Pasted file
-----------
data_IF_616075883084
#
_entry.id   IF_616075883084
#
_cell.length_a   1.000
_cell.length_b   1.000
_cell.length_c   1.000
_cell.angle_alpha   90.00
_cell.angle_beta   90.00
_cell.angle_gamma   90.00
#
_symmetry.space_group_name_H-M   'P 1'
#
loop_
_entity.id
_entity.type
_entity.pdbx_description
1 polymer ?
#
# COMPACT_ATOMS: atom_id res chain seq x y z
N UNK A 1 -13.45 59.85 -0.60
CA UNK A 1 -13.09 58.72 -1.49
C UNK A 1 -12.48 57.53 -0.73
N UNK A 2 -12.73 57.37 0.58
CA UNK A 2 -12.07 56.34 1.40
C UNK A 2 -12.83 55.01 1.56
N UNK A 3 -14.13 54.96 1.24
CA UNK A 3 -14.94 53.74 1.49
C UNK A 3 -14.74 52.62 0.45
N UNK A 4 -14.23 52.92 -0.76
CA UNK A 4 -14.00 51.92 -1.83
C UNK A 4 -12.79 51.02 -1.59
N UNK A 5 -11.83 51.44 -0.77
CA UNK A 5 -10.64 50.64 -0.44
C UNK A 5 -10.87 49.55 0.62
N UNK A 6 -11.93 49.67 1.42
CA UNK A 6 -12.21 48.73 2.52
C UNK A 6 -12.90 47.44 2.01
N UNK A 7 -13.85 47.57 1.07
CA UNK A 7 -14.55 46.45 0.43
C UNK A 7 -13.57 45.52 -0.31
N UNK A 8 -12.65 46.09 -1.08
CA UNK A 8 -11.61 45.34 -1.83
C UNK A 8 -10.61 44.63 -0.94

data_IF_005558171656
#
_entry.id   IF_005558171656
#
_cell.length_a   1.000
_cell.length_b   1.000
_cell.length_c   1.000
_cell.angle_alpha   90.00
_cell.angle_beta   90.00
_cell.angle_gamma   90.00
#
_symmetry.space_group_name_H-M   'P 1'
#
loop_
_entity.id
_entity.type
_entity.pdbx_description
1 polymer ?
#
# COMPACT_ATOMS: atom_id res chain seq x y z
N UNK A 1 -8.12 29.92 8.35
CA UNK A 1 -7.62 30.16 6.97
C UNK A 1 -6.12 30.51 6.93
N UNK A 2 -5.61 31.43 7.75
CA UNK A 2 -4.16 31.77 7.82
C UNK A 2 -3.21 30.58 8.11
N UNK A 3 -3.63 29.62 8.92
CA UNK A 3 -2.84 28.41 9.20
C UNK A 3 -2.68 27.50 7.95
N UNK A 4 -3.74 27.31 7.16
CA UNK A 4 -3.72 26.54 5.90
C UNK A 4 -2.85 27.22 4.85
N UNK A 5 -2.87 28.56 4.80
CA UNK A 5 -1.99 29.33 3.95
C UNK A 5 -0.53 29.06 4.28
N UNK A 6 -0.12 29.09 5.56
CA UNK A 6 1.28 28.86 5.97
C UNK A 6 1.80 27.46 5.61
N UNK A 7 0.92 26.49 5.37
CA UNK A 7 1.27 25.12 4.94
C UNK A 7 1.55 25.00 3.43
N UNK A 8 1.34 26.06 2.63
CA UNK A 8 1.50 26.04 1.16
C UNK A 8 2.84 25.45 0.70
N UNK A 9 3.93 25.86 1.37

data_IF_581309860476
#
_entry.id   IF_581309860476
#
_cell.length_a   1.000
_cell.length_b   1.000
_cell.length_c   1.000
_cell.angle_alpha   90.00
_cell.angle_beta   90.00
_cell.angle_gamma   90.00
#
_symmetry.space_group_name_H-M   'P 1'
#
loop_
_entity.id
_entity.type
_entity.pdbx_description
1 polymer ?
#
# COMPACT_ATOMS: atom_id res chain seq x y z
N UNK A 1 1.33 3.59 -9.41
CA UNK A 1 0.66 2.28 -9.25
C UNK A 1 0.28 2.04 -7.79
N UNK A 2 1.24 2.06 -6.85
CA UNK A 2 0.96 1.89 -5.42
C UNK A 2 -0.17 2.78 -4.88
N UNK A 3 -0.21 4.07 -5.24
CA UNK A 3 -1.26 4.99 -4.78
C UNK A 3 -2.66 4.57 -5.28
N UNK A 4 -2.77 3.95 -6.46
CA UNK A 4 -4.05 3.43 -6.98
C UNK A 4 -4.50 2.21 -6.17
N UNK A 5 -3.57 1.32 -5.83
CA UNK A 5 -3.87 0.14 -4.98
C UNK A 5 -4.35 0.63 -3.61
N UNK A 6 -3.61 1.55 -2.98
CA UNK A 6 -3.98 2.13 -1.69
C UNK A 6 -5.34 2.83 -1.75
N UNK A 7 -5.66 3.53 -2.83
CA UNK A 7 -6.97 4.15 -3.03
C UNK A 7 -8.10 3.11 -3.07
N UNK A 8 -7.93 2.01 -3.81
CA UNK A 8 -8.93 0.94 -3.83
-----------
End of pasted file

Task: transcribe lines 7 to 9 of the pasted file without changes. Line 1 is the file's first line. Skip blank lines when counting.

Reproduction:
_cell.length_c   1.000
_cell.angle_alpha   90.00
_cell.angle_beta   90.00